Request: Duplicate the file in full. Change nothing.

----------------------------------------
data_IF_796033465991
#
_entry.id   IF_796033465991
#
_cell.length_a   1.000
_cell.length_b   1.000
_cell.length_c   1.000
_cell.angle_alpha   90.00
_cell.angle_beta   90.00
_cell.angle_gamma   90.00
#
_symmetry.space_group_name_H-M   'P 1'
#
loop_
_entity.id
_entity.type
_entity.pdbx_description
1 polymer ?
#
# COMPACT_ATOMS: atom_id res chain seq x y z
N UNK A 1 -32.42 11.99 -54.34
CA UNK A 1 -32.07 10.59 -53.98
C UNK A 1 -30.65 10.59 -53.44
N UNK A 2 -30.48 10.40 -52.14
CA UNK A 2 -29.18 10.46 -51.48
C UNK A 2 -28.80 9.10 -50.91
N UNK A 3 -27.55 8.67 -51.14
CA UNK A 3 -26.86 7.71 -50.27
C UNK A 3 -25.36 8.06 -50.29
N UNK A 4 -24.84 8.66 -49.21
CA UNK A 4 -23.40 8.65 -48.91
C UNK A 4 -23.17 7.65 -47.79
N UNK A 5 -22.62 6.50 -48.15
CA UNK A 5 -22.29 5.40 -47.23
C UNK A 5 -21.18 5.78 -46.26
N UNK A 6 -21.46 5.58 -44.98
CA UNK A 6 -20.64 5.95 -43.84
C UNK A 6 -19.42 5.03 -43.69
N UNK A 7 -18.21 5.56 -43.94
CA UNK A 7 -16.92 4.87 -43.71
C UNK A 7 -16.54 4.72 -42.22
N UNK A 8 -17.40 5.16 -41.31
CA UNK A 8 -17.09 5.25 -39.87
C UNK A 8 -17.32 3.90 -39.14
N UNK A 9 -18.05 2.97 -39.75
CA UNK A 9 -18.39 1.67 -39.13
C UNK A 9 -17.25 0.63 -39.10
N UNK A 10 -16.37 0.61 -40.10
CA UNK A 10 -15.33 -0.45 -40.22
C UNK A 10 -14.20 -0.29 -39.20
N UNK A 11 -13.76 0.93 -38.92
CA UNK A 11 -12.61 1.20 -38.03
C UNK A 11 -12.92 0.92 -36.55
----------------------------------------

data_IF_796033465991
#
_entry.id   IF_796033465991
#
_cell.length_a   1.000
_cell.length_b   1.000
_cell.length_c   1.000
_cell.angle_alpha   90.00
_cell.angle_beta   90.00
_cell.angle_gamma   90.00
#
_symmetry.space_group_name_H-M   'P 1'
#
loop_
_entity.id
_entity.type
_entity.pdbx_description
1 polymer ?
#
# COMPACT_ATOMS: atom_id res chain seq x y z
N UNK A 1 -32.42 11.99 -54.34
CA UNK A 1 -32.07 10.59 -53.98
C UNK A 1 -30.65 10.59 -53.44
N UNK A 2 -30.48 10.40 -52.14
CA UNK A 2 -29.18 10.46 -51.48
C UNK A 2 -28.80 9.10 -50.91
N UNK A 3 -27.55 8.67 -51.14
CA UNK A 3 -26.86 7.71 -50.27
C UNK A 3 -25.36 8.06 -50.29
N UNK A 4 -24.84 8.66 -49.21
CA UNK A 4 -23.40 8.65 -48.91
C UNK A 4 -23.17 7.65 -47.79
N UNK A 5 -22.62 6.50 -48.15
CA UNK A 5 -22.29 5.40 -47.23
C UNK A 5 -21.18 5.78 -46.26
N UNK A 6 -21.46 5.58 -44.98
CA UNK A 6 -20.64 5.95 -43.84
C UNK A 6 -19.42 5.03 -43.69
N UNK A 7 -18.21 5.56 -43.94
CA UNK A 7 -16.92 4.87 -43.71
C UNK A 7 -16.54 4.72 -42.22
N UNK A 8 -17.40 5.16 -41.31
CA UNK A 8 -17.09 5.25 -39.87
C UNK A 8 -17.32 3.90 -39.14
N UNK A 9 -18.05 2.97 -39.75
CA UNK A 9 -18.39 1.67 -39.13
C UNK A 9 -17.25 0.63 -39.10
N UNK A 10 -16.37 0.61 -40.10
CA UNK A 10 -15.33 -0.45 -40.22
C UNK A 10 -14.20 -0.29 -39.20
N UNK A 11 -13.76 0.93 -38.92
CA UNK A 11 -12.61 1.20 -38.03
C UNK A 11 -12.92 0.92 -36.55